Close this search box.


Table of contents

What is hip-hop?

Hip-hop is a style of music that has its origins and history in the ghettos of the USA and is closely linked to African-American funk and soul music. Rap, sampling and scratching are characteristic. The term hip-hop also refers to the hip-hop subculture, which consists of rap, DJing, breakdancing, graffiti writing and beatboxing.

Rap, also known as chanting, developed from the Jamaican tradition of toasting and is a central component of hip-hop. Sampling refers to taking excerpts from other songs and using them in your own productions. Scratching describes the rhythmic scratching on turntables and is an important part of the art of DJing.
In addition to the music genre, hip-hop is also a subculture that consists of various elements. These include rap, DJing, breakdancing, graffiti writing and beatboxing. The hip-hop subculture is characterized by the creativity and expressive will of the people who live it. It has spread around the world in recent decades and has become an important part of youth culture.

The 1970s

Hip-hop emerged in the 1970s and developed in various directions. Kool DJ Herc was the first DJ to start repeating just the beat of a funk, soul or disco track instead of playing the whole track and fitting two different beats together. At one of the “Block Parties” on August 11, 1973, he demonstrated the technique of playing an album on two turntables for the first time in order to extend the drum section. At his block parties, the first b-boys also appeared for the new breakdance.

Afrika Bambaataa

was inspired by

Kool DJ Herc

and organized his first party in 1976, where he called his crew of breakers Zulu-Kings and Zulu-Queens. This later gave rise to the Zulu nation.

Grandmaster Flash developed further new DJ techniques such as cutting, backspinning and phasing from 1976 onwards. The Grand Wizard Theodore, whom he discovered, concluded the period of inventions of elementary DJ techniques shortly afterwards with the invention of the best-known technique, scratching.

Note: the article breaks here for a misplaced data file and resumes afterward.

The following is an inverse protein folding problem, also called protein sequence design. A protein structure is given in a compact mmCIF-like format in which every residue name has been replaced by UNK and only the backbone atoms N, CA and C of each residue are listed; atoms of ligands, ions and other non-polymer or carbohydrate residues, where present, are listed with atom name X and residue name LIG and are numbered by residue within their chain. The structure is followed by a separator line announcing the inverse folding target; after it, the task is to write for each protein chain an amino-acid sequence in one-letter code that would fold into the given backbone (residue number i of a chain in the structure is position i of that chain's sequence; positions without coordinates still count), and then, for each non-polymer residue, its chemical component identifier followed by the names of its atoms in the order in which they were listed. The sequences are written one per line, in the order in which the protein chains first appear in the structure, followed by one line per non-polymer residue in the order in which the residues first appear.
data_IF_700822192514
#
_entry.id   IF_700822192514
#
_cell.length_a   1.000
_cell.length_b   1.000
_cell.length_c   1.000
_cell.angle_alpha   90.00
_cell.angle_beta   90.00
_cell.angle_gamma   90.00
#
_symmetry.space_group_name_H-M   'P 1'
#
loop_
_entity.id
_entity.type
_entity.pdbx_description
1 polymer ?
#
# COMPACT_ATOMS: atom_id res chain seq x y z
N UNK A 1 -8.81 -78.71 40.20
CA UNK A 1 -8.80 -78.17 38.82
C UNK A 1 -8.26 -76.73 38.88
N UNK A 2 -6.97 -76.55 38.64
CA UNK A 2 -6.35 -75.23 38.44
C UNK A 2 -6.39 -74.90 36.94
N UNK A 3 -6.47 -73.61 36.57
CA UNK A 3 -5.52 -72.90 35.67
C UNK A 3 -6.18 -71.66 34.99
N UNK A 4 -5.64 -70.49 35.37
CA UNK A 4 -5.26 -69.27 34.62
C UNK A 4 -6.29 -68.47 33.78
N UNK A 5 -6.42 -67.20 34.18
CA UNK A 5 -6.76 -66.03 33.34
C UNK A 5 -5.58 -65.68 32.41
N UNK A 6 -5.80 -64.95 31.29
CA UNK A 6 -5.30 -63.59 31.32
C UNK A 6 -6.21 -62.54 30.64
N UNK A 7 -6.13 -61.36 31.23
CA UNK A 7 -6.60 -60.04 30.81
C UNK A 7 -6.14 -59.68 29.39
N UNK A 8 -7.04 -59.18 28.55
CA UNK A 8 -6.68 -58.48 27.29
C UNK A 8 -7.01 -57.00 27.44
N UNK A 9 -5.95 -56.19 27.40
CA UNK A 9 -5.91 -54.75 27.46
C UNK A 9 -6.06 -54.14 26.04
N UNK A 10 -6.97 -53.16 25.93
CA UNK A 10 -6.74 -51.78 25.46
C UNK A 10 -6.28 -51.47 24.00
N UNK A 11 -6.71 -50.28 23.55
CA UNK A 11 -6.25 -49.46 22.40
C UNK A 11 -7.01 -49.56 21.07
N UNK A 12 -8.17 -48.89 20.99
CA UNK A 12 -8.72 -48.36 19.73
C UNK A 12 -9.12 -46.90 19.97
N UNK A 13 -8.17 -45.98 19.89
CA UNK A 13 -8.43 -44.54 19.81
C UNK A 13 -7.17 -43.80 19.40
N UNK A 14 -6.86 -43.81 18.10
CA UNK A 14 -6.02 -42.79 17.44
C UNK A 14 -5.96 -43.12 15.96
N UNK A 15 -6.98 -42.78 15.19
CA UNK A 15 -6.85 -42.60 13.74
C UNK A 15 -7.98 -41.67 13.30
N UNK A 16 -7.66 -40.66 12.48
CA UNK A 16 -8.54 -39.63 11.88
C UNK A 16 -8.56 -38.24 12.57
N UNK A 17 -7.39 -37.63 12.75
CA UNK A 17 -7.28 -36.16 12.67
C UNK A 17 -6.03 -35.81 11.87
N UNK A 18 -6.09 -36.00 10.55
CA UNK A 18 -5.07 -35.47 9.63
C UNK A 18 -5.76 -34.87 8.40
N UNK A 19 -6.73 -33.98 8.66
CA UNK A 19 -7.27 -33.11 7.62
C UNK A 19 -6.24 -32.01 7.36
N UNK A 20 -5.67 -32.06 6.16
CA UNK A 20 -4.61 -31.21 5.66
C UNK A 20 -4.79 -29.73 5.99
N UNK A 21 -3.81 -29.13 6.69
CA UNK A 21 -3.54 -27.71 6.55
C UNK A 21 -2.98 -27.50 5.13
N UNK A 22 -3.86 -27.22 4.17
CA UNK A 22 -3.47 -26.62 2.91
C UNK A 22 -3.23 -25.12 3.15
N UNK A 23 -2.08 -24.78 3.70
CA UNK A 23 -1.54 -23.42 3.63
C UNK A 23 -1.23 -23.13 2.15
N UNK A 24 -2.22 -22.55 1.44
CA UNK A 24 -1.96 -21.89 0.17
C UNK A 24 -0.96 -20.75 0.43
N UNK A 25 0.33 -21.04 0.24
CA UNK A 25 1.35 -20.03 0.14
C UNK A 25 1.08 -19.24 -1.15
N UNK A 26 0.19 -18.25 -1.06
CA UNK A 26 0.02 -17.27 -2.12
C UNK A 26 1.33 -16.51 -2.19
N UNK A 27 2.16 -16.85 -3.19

The rapping is not quite so easy to prove. The first album by the Last Poets, whose political rap was influenced by the language of Malcolm X and the poet Amiri Baraka, was released in 1970. The actual MCs, the Masters of Ceremony, developed rapping independently of this. In the late 1960s and early 1970s, they accompanied the DJs, introduced him and themselves, asked the audience to dance between songs or during the transitions and encouraged the crowd to party. The deejays of the Jamaican Sound Systems were the model for this.

The hip-hop of the earliest period is largely without sound documents, as it was the time of the DJs and records on which songs were played were considered to have no chance in the music industry. It was only later, after the consolidation of hip-hop as a separate style with its own techniques, that so-called mixtapes emerged. The first hip-hop record did not appear until 1979, when the disco band Fatback Band released the single King Tim III (Personality Jock). A week later, the Sugarhill Gang’s famous Rapper’s Delight was also released, which was a huge success, much to the surprise of everyone involved. The first big rap star, however, was Kurtis Blow, who was already successful worldwide with his first single Christmas Rappin’ and remained so with his subsequent albums until the mid-80s.

The 1980s

After the success of “Rapper’s Delight”, it was clear that money could be made with hip-hop, and the music industry’s interest turned to rap (the term “hip-hop” was still uncommon at the time). Another milestone was “Rapture” by Blondie, which became a No. 1 hit in the United States and is considered one of the first rap songs by a white male or female artist. The song contained a long rap sequence and helped to establish hip-hop in the music industry.

In the fall of 1981, the single “Der Kommissar” by the Austrian Falco was released and caused a sensation in the pop scene. It reached number 1 in almost all of Europe and an English-language cover version by the band After the Fire reached number 4 in the US charts in 1983. Falco is sometimes referred to as “the first white rapper” because he used an artistic language he developed and his chanting.

In particular, the Sugarhill label, which had already released “Rapper’s Delight”, quickly signed Grandmaster Flash, who had been working with the rap group The Furious Five since 1977. On the debut album “The Adventures Of The Wheels Of Steel” (1980), also the first hip-hop album ever, the DJ was the main focus. For the first time, this artistry could be heard outside of New York block parties, most notably in the eponymous title track, where Grandmaster Flash applied his DJ techniques.

In 1982 and 1983, the group The Furious Five released the singles “The Message” and “White Lines (Don’t Do It)” and opened up a new dimension for hip-hop in terms of content: instead of party and nonsense lyrics, the songs formulated socially critical content and reflected life in the ghetto for the first time. Shortly afterwards, the group fell out and the follow-up projects remained insignificant.